Police on the Greek island of Lesbos on Friday arrested seven people on suspicion of planning attacks on migrants in the wake of anti-camp demonstrations this week. The seven men, aged 17 to 24, were arrested Thursday and the police confiscated several makeshift clubs and a metal rod from them.
"An investigation showed that the suspects had banded together to carry out illegal acts mainly against foreign migrants," the police said in a statement. Two more minors are sought in connection with the case.
On Monday, hundreds of migrants on Lesbos staged a protest against tougher new asylum rules and camp conditions, demanding to be allowed to leave. When some of the protesters neared the village of Moria, which is close to Greece's largest migrant camp, residents called on the police to deny them entry. Tear gas was fired to keep the migrants from entering the island capital of Mytilene. In the following days, news reports and social media said local residents had formed vigilante patrols to intimidate migrants and NGO groups supporting them.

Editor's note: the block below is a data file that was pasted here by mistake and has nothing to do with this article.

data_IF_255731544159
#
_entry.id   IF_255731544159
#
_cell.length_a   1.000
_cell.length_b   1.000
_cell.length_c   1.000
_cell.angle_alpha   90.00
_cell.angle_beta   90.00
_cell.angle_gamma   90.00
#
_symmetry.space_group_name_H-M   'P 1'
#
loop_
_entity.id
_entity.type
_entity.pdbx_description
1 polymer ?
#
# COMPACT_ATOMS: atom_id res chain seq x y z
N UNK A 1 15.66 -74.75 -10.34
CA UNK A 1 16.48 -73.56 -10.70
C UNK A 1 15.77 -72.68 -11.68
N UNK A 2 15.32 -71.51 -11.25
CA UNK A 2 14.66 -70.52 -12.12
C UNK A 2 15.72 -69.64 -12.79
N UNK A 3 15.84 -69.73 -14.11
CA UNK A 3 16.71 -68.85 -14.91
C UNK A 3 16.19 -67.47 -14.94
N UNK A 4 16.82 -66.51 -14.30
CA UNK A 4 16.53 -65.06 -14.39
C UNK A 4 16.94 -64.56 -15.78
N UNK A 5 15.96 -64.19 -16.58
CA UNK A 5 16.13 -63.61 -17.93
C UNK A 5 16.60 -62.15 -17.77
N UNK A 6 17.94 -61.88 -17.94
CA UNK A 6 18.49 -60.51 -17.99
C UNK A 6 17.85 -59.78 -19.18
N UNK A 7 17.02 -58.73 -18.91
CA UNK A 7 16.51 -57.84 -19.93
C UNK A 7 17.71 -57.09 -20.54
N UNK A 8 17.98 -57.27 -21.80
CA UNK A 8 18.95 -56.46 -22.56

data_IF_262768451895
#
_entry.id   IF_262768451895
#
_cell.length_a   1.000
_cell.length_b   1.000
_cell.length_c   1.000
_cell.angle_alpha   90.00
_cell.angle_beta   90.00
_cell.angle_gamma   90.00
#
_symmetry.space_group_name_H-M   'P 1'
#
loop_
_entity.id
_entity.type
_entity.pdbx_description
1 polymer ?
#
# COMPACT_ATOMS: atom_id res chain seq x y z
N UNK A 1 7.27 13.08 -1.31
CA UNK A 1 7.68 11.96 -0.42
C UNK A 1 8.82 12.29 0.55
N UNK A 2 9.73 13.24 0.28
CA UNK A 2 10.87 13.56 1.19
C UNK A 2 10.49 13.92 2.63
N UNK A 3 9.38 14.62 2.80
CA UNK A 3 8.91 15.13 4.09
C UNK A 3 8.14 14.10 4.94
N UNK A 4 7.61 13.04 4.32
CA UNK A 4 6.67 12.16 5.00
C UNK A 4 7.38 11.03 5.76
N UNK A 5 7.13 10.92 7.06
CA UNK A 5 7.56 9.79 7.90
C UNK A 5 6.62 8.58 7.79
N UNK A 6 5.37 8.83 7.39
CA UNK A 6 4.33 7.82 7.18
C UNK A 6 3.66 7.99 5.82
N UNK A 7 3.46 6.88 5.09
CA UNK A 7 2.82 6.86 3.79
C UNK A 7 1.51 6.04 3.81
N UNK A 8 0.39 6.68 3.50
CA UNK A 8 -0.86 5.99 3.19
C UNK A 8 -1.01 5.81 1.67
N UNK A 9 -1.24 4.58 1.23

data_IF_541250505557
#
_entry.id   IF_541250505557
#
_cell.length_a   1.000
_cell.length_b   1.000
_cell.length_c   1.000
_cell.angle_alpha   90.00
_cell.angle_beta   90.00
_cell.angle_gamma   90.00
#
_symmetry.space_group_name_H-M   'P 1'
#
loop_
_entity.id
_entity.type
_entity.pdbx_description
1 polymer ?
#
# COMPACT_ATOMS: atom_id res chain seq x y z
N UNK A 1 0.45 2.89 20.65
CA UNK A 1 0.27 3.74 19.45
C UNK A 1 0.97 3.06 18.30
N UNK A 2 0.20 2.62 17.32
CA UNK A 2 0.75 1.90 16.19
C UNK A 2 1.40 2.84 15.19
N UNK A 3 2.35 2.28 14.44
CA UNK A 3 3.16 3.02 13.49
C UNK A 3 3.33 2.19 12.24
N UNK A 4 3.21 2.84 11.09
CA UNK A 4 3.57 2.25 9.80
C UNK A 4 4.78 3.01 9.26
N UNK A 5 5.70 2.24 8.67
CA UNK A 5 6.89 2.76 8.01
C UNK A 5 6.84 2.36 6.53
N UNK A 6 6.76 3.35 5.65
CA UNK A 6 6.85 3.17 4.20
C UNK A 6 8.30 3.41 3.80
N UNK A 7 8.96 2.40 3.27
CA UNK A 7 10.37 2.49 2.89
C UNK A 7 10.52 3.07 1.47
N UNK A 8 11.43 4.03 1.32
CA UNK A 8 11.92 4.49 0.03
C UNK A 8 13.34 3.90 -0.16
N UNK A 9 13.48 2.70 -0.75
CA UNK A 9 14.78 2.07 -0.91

In 2019, Greece became the first port of entry for migrants and refugees entering Europe. The government has struggled to manage the influx, keeping many in overcrowded camps on the Aegean Greek islands near the Turkish coast.
The conservative government elected in July has announced plans to "decongest" the islands, shut down existing camps and replace them with holding centers that will process new arrivals and people whose asylum applications have been rejected. The centers that will close include the Moria camp on Lesbos, which was set up to accommodate 2,850 people but hosts at least five times that number.
Last month, seeking to further discourage people from attempting to cross its sea and land border, Greece announced plans to rapidly beef up the border police by another 1,200 officers and even set up floating barriers off the islands. The plans stirred controversy with international organizations warning it could also hamper true refugees from accessing asylum.